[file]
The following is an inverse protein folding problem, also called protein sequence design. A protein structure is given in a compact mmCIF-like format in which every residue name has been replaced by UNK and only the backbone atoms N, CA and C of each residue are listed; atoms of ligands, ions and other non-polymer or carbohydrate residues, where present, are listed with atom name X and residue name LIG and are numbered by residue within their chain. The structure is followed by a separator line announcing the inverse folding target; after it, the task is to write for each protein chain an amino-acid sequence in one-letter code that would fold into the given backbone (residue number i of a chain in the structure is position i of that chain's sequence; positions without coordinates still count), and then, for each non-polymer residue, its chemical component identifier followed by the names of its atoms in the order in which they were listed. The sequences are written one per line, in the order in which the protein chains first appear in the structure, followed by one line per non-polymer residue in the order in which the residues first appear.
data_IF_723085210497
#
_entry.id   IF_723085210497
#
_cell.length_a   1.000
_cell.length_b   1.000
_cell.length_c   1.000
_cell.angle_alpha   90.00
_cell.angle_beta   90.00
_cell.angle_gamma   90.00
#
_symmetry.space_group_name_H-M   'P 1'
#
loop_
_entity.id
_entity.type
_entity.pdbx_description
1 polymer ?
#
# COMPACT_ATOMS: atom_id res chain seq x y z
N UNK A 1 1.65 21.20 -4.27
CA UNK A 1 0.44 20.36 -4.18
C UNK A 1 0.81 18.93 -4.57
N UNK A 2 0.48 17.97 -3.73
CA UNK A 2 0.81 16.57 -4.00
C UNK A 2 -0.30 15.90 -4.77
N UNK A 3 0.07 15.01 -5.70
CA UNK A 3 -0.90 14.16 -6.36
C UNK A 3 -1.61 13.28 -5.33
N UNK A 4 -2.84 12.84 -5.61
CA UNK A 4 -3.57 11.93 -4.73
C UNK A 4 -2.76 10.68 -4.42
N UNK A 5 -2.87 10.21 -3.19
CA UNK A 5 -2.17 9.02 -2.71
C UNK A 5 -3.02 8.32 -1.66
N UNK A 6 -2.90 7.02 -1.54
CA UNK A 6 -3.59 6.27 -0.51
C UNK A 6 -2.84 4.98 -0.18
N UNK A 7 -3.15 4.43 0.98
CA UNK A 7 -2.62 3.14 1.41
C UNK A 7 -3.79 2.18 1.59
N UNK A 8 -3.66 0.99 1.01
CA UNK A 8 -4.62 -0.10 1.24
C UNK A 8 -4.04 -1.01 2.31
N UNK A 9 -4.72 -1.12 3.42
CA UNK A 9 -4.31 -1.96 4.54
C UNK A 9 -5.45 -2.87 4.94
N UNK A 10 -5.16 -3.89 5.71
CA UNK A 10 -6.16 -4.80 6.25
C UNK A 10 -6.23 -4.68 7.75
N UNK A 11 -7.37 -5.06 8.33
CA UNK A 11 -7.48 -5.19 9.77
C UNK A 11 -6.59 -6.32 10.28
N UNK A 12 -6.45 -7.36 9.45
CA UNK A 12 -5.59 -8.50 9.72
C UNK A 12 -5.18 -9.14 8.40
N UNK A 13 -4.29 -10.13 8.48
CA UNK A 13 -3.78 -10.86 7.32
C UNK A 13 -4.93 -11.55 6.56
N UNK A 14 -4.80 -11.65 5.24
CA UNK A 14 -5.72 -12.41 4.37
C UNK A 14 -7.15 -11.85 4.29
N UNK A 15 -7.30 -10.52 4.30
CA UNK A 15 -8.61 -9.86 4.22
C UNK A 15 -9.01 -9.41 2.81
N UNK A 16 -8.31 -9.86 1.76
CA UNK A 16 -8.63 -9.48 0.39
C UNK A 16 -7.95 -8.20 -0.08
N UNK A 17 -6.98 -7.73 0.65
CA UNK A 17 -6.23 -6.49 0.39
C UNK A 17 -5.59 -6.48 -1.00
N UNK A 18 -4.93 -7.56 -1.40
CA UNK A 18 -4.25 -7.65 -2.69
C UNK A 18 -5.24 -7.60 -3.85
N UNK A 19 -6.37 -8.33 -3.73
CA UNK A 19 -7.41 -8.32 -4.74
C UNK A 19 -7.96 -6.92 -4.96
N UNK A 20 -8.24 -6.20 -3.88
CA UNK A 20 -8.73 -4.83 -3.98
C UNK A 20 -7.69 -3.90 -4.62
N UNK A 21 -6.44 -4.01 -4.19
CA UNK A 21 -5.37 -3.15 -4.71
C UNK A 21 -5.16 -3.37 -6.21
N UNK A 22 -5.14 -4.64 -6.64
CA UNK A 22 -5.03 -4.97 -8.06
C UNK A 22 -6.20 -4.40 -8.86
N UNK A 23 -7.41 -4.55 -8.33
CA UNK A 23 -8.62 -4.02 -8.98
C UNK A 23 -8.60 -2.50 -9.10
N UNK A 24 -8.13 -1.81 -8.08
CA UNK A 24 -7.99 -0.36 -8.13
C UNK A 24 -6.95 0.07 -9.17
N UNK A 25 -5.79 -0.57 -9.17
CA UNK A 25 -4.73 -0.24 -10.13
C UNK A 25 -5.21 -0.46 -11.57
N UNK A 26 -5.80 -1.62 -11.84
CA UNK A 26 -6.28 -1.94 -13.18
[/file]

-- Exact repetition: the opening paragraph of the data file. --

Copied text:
The following is an inverse protein folding problem, also called protein sequence design. A protein structure is given in a compact mmCIF-like format in which every residue name has been replaced by UNK and only the backbone atoms N, CA and C of each residue are listed; atoms of ligands, ions and other non-polymer or carbohydrate residues, where present, are listed with atom name X and residue name LIG and are numbered by residue within their chain. The structure is followed by a separator line announcing the inverse folding target; after it, the task is to write for each protein chain an amino-acid sequence in one-letter code that would fold into the given backbone (residue number i of a chain in the structure is position i of that chain's sequence; positions without coordinates still count), and then, for each non-polymer residue, its chemical component identifier followed by the names of its atoms in the order in which they were listed. The sequences are written one per line, in the order in which the protein chains first appear in the structure, followed by one line per non-polymer residue in the order in which the residues first appear.